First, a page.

1391. Hospital Medicare Reimbursement Rates for Inpatient Episodes of Care in Spine Surgery

Authors: Jack Michael Haglin; Jack Haglin, BS; Jakub Godzik, MD; Kent Richter, BS; Naresh Patel, MD; Alan Daniels, MD; Luis Tumialan, MD (Scottsdale, AZ)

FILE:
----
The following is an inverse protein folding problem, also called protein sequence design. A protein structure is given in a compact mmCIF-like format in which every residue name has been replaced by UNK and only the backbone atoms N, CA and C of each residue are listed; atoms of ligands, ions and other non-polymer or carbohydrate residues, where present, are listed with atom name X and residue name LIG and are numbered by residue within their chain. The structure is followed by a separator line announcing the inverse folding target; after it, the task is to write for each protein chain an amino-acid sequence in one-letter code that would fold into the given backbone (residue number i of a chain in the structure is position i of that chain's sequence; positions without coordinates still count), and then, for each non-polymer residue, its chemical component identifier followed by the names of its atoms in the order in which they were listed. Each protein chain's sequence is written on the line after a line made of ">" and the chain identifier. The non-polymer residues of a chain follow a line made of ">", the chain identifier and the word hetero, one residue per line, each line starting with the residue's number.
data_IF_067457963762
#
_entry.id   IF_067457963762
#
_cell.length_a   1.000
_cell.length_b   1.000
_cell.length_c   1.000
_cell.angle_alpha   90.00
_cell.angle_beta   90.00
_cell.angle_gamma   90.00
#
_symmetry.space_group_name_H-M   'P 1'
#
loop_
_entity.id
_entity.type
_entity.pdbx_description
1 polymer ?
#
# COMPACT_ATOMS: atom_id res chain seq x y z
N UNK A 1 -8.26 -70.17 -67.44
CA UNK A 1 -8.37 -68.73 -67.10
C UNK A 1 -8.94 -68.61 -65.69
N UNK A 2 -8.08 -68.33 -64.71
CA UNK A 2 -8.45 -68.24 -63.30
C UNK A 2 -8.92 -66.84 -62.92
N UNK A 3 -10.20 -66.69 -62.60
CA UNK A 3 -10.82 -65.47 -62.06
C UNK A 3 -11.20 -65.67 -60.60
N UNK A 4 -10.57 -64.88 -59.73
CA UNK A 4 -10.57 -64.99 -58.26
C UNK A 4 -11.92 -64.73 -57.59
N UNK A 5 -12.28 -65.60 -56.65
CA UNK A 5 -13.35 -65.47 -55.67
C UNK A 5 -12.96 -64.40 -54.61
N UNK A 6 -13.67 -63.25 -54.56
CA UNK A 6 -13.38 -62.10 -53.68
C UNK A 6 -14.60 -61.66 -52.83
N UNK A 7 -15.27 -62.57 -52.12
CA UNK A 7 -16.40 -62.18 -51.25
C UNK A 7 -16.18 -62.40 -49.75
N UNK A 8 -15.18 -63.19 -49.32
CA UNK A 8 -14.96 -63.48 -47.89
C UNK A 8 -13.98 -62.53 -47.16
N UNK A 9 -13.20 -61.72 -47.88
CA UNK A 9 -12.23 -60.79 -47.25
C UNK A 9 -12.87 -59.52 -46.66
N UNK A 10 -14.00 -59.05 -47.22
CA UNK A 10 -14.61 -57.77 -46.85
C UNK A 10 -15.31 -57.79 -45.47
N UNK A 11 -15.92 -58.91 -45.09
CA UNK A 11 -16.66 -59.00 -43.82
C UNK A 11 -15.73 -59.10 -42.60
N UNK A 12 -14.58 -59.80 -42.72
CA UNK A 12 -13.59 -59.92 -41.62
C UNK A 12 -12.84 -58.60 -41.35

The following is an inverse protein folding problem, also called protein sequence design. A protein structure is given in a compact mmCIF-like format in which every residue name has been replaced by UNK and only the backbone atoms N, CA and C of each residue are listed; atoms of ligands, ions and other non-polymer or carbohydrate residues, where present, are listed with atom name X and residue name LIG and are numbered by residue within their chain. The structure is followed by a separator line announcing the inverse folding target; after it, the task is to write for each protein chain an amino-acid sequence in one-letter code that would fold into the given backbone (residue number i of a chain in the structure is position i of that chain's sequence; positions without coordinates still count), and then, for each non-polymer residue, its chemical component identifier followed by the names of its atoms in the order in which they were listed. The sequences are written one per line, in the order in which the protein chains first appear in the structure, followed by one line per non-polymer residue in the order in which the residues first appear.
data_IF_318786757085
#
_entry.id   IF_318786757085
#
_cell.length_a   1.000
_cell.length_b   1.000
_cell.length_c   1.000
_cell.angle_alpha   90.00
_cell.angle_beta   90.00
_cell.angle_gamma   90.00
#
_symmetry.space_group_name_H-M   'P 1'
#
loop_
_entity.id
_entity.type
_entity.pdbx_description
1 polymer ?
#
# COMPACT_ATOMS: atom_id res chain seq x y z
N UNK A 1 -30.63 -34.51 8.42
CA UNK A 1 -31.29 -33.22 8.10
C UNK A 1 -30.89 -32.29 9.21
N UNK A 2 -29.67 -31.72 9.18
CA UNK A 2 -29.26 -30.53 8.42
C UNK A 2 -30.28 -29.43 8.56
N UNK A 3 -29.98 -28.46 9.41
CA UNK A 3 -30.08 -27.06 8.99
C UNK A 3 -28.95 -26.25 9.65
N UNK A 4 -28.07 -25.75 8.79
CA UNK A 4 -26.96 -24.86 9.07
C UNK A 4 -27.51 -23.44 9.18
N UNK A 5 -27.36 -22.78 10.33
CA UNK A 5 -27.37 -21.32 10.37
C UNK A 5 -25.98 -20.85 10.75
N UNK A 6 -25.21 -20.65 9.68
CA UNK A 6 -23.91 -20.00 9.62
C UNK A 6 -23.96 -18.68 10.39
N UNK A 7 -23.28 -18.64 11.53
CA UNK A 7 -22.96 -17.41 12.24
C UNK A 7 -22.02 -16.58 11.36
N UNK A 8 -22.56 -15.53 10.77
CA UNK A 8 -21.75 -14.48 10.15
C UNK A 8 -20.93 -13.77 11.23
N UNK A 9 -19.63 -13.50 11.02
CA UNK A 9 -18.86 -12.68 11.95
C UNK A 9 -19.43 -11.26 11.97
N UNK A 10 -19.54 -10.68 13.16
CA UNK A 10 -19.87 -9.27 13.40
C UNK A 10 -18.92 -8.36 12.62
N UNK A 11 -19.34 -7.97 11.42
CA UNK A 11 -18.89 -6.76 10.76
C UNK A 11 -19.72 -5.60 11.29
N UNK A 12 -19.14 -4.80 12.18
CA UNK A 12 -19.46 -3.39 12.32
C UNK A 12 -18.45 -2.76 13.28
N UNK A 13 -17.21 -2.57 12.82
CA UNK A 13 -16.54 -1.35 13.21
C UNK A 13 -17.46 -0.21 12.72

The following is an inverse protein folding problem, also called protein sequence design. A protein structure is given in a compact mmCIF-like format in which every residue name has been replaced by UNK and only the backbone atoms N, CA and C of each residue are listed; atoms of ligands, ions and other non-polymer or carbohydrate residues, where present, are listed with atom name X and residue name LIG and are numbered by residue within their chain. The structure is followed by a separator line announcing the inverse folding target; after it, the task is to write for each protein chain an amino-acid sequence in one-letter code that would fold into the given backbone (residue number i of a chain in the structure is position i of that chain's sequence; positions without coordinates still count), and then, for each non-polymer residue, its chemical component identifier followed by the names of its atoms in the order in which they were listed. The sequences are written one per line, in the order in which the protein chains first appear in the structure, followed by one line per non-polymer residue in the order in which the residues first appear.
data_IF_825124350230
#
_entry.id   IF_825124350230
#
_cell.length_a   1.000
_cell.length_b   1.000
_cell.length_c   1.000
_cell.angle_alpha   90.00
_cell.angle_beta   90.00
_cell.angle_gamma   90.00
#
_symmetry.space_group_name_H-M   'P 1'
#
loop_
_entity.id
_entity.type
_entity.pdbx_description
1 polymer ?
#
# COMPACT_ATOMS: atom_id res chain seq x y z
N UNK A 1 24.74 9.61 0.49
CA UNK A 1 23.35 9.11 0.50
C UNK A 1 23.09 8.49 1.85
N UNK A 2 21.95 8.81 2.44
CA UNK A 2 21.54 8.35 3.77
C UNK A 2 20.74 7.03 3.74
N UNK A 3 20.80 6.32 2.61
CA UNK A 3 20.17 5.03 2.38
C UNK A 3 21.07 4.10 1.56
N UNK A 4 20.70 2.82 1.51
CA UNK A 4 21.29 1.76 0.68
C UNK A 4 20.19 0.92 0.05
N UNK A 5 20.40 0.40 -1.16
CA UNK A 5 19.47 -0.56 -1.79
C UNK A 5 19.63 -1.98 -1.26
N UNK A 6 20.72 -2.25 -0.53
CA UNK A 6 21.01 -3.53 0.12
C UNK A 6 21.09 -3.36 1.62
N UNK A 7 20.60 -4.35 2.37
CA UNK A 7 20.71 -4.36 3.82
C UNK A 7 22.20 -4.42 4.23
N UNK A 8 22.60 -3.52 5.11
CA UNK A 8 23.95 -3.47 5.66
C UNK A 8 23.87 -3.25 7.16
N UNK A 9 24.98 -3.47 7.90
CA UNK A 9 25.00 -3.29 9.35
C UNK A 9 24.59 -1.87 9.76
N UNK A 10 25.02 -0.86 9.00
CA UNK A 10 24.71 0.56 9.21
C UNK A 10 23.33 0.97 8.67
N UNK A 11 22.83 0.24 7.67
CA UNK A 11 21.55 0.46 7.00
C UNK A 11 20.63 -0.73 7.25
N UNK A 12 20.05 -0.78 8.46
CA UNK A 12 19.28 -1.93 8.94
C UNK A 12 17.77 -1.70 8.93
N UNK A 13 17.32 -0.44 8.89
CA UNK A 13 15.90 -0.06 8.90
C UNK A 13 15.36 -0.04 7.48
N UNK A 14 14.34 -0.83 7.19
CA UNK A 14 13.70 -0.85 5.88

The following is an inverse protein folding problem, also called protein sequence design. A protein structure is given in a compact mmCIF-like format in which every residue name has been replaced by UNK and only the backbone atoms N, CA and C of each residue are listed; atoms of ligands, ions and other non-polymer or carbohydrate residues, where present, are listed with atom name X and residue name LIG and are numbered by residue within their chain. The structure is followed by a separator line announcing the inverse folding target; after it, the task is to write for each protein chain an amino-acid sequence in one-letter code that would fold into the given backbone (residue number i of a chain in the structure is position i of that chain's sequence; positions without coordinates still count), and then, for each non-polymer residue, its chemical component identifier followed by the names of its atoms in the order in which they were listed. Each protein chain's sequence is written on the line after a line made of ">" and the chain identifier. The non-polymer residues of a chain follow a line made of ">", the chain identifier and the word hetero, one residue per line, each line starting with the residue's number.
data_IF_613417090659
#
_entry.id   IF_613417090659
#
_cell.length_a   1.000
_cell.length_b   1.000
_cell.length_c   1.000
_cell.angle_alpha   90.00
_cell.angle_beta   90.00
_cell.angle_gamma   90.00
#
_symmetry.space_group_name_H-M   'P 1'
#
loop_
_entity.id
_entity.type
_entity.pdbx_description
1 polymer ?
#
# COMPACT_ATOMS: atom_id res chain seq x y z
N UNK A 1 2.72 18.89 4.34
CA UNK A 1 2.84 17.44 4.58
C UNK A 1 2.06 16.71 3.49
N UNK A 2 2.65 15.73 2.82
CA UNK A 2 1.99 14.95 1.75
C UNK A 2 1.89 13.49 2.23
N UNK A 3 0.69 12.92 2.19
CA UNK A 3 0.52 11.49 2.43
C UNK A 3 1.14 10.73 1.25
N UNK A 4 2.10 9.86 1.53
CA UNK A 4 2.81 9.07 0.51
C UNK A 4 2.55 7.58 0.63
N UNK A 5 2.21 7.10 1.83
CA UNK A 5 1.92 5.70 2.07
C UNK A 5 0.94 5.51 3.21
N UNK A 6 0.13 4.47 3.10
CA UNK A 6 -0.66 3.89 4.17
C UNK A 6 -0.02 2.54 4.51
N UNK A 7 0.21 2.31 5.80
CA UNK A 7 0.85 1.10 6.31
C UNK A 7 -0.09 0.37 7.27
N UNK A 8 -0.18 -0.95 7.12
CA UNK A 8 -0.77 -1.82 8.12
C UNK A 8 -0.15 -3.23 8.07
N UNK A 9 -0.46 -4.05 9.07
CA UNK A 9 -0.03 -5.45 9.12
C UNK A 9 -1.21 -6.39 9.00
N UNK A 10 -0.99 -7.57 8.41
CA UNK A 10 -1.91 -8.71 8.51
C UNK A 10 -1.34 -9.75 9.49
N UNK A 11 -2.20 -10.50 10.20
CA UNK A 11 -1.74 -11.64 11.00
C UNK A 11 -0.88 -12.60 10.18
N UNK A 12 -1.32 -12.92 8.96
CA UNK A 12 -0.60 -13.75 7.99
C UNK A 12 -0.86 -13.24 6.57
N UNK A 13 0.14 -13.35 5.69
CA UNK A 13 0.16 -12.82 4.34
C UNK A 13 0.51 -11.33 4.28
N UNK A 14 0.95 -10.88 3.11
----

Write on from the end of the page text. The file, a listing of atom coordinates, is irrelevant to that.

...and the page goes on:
Introduction: There is a current interest regarding episodic-based reimbursement in spine surgery. As such, the purpose of this study was to evaluate Medicare reimbursement to hospitals for the 3 most common admission types related to spine surgery from 2011 to 2016. Methods: The Inpatient Utilization and Payment Public Use File from the Centers for Medicare & Medicaid Services was queried. The file includes data for three Diagnostic Related Group (DRG) codes related to spine surgery; each was included for study. Codes included DRG 470 for cervical spinal fusion, DRG 460 for non-cervical fusion, and DRG 552 for medical back admission. All data was adjusted for inflation to 2016 US dollars and averaged. The mean percent of the submitted cost covered by Medicare and the total percentage change for each variable throughout the study period were calculated. A student’s t-test was utilized to compare variables with p<.05 indicating significance. Results: The mean adjusted Medicare payment for non-cervical fusion decreased by 6.9% (p<.001), remained stable for cervical fusion, and increased by 3.4% (p<.001) for medical back admissions throughout the study. For all DRGs, the mean cost submitted by the hospital increased by 14.2% throughout the study period (p<.001). Meanwhile, the mean amount paid by Medicare across all DRGs decreased by 4.2% (p=.009), while the mean percentage of the total cost of admission covered by Medicare decreased by 3.5% (p<.001) Conclusion: This is the first study to evaluate trends in Medicare inpatient reimbursement in spine surgery. For included admissions, the average amount paid by Medicare to hospitals decreased, and Medicare reimbursed a decreasing percentage of total submitted costs throughout the study period. Consideration of these findings will be important for policy-makers, hospitals, and surgeons as continued progress is made to advance agreeable reimbursement models in spine surgery.